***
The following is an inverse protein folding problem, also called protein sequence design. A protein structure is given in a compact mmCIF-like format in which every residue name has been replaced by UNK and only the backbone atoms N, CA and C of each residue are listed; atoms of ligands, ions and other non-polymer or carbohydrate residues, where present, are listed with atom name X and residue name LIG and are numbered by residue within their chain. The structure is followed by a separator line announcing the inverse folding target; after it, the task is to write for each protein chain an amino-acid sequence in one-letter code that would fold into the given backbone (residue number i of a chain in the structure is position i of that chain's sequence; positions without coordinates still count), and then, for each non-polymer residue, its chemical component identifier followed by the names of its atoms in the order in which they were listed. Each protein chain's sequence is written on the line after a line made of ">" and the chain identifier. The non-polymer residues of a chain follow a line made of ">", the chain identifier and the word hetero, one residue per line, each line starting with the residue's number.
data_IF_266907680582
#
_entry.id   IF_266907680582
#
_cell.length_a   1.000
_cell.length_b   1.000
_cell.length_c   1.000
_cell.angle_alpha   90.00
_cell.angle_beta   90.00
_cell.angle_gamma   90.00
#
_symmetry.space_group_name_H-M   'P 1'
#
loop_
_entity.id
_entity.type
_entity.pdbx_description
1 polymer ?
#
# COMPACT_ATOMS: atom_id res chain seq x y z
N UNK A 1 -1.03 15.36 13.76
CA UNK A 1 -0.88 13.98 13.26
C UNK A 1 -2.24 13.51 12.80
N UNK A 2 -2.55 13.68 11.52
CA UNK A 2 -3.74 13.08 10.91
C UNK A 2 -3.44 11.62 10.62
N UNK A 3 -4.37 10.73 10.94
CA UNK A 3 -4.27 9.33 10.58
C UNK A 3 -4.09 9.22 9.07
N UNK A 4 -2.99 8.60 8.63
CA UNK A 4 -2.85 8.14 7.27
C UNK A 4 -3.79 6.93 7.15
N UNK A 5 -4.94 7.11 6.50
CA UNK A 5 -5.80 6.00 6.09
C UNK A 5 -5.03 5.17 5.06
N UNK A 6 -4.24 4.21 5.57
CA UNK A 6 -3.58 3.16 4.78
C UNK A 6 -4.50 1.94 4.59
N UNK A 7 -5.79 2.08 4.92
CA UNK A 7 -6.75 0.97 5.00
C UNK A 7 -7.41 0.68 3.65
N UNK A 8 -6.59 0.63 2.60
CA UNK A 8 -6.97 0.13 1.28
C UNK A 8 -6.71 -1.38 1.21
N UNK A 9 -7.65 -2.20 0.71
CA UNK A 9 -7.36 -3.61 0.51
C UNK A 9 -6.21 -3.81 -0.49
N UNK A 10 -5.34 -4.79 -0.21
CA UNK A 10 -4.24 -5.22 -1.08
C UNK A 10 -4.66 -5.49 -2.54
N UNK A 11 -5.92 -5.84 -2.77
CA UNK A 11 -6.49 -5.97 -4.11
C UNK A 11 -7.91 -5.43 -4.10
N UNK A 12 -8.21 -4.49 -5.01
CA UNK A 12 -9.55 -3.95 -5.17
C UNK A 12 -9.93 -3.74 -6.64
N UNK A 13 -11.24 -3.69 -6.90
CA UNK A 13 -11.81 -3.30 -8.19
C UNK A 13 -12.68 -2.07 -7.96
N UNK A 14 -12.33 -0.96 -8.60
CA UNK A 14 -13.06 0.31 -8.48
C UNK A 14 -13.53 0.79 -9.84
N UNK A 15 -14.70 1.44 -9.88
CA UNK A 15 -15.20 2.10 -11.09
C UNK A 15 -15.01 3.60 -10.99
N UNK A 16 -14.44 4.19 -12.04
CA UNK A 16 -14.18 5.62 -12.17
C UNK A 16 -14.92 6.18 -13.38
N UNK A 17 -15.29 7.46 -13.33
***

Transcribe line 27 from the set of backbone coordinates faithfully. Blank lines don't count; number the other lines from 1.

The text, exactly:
C UNK A 2 -3.44 11.62 10.62